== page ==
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. Last Updated: 07/27/2016

Russian Pair Stuns Crowd, Judges

ReutersRussia's Berezhnaya and Sikharulidze performing in the short program on Saturday.
SALT LAKE CITY -- The lyrical and technically superb short program of Russian pair Yelena Berezhnaya and Anton Sikharulidze drew gasps from the audience and top marks from the judges in the Olympic figure skating opener Saturday.

Canada's gold medal co-favorites Jamie Sale and David Pelletier also impressed with their playful tango, accented with comedic touches -- both scripted and not -- to take second place at the Salt Lake Ice Center.

As Sale bent backward over his partner's knee in their final pose, the couple lost their balance and collapsed in a heap onto each other. Showing good humor, the reigning world champions stayed down and improvised another ending from where they lay.

"It was the weirdest thing," Pelletier said. "I didn't know what was happening until I was on the ice. I thought 'I came all the way to the Olympics to do that?'"

In third are China's Xue Shen and Hongbo Zhao, who produced a huge throw triple loop and soaring twist lift, but lost their synchronization on the individual spin. "It's not our best," Shen said. Zhao added: "We hope we can perform better in the long program and I think we can compete with everybody."

Because the two-minute 40-second short program is worth just one-third of the total score, any of the top three pairs can claim gold with a win in Monday's finale.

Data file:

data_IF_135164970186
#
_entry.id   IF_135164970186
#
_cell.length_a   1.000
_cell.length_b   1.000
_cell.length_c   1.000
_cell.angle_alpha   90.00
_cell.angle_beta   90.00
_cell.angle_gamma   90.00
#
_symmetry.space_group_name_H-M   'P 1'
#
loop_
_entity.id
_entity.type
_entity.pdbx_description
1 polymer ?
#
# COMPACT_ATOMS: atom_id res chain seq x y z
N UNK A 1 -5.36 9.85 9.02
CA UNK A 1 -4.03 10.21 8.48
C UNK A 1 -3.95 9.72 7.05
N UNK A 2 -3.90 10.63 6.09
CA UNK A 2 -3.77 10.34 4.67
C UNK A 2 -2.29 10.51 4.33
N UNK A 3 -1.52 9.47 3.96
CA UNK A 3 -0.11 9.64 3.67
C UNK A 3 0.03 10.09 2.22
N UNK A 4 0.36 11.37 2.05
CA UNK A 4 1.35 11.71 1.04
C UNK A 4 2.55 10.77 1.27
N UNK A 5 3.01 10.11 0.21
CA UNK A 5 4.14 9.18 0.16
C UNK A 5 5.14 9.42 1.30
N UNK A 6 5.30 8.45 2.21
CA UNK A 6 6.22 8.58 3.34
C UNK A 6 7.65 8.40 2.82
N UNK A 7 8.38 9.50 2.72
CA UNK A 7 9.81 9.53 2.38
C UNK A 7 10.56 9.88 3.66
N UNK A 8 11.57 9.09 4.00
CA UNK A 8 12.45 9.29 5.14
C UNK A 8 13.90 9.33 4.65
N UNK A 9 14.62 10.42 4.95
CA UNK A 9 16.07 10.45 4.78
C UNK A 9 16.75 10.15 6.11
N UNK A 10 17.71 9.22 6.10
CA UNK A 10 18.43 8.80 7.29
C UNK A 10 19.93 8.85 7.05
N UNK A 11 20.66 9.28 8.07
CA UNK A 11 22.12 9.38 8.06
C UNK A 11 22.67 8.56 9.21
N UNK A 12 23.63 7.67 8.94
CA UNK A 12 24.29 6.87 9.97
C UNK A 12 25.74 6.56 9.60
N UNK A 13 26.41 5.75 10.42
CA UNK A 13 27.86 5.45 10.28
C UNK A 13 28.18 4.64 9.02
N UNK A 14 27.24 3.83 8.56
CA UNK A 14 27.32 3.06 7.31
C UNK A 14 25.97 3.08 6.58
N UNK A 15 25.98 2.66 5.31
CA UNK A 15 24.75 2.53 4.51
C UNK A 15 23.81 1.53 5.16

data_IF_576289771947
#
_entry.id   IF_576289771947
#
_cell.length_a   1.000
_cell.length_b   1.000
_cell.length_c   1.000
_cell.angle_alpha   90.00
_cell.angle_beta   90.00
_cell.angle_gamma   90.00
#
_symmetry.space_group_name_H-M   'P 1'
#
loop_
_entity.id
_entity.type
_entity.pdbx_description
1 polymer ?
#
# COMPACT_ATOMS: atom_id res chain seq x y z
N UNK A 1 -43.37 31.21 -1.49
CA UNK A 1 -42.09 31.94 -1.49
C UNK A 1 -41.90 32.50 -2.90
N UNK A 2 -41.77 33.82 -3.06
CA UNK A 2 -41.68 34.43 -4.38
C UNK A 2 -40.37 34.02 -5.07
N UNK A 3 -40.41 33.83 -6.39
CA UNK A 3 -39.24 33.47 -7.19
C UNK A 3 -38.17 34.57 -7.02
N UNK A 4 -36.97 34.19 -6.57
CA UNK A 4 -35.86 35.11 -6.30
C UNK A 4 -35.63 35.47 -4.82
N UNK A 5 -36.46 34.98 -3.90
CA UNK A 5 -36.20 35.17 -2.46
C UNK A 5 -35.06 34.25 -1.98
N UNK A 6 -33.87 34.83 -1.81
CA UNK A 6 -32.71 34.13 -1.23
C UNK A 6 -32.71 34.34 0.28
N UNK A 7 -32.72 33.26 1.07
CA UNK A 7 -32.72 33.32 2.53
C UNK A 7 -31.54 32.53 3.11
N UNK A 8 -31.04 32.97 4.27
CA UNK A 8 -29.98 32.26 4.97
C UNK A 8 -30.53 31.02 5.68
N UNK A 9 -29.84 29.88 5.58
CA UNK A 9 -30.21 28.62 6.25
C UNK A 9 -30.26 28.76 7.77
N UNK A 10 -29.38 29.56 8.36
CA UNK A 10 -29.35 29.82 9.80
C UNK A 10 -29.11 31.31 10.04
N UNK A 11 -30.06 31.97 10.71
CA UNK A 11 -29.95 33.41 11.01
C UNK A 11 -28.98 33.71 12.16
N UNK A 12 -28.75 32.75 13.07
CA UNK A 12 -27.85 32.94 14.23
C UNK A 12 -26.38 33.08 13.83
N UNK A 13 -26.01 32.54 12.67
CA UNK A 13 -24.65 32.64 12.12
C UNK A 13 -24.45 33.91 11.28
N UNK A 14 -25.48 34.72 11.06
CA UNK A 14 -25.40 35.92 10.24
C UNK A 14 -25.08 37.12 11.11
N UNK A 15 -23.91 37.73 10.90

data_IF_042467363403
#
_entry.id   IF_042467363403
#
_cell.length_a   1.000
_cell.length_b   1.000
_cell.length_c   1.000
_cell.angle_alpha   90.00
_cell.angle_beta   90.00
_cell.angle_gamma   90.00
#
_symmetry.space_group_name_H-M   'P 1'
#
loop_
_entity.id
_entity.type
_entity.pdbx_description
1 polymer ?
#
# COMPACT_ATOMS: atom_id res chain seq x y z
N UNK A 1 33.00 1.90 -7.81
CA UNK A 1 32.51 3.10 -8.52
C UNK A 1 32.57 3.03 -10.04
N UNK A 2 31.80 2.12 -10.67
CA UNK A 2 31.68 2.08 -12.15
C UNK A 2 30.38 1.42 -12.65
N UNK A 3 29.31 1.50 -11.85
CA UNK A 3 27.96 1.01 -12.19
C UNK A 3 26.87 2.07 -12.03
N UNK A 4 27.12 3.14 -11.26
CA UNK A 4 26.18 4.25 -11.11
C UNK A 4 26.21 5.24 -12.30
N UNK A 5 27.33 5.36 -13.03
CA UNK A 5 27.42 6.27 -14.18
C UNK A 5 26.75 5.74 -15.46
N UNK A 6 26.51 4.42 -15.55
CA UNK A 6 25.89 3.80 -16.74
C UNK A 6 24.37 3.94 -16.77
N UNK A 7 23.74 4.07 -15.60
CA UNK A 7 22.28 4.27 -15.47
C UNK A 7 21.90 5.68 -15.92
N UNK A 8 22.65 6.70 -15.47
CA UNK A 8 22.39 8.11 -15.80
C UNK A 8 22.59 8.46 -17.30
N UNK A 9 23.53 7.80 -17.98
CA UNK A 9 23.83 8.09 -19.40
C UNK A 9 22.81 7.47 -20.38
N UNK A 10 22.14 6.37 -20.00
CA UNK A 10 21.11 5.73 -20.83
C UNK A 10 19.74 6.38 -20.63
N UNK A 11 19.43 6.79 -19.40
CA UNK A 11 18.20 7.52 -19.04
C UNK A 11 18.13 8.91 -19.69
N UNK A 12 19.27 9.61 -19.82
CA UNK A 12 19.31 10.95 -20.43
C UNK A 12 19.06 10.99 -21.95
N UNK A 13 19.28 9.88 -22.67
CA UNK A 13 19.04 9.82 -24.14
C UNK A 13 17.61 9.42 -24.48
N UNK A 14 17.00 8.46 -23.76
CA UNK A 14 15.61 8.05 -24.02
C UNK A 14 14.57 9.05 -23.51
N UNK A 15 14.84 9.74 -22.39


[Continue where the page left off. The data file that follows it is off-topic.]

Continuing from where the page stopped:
Clearly pleased with their performance, which combined high-flying aerial maneuvers with delicate choreography, Berezhnaya and Sikharulidze embraced at the end of their routine as he pumped his fist in the air.

"I think we did the best on this program tonight. I was very glad," said Berezhnaya, the 1998 Olympic silver medalist and world champion of 1998 and 1999.

Should they pair prevail Monday, they would extend Russia's Olympic winning streak to 11 consecutive gold pair skating medals over a 38-year span. In fourth and fifth place, and within striking distance of the podium, are another Russian duo, Tatyana Totmianina and Maxim Marinin and Americans Kyoko Ina and John Zimmerman.

The partisan U.S. audience booed the judges' marks for the American couple, who delivered an inspired performance on home ice.

The three top U.S. men's figure skaters refused to count themselves out of the hunt for Olympic gold on Saturday, saying Russian favorites Yevgeny Plushenko and Alexei Yagudin were not invincible.

Todd Eldredge, Michael Weiss and Timothy Goebel, who between them have won seven of the last eight U.S. titles, presented a united front to questions about their Russians rivals at a news conference Saturday.

"A good example of a situation where anything can happen is that the St. Louis [Rams] were 14-point favorites going into the Super Bowl and the Patriots won it, so you should never count out anybody," Eldredge said.

His coach, Richard Callaghan, added: "I'm really happy that the Russians are the favorites, so our guys can just do their work."

Eldredge, the 1996 world champion, was third at the world championships last season, with Goebel fourth. Yagudin, who had won the world title for the previous three years, settled for silver behind Plushenko, but recently beat his compatriot at the Grand Prix Final, where Goebel finished third and Eldredge fourth.

The men's figure skating begins Tuesday with the short program and the medals will be awarded Thursday after the free program.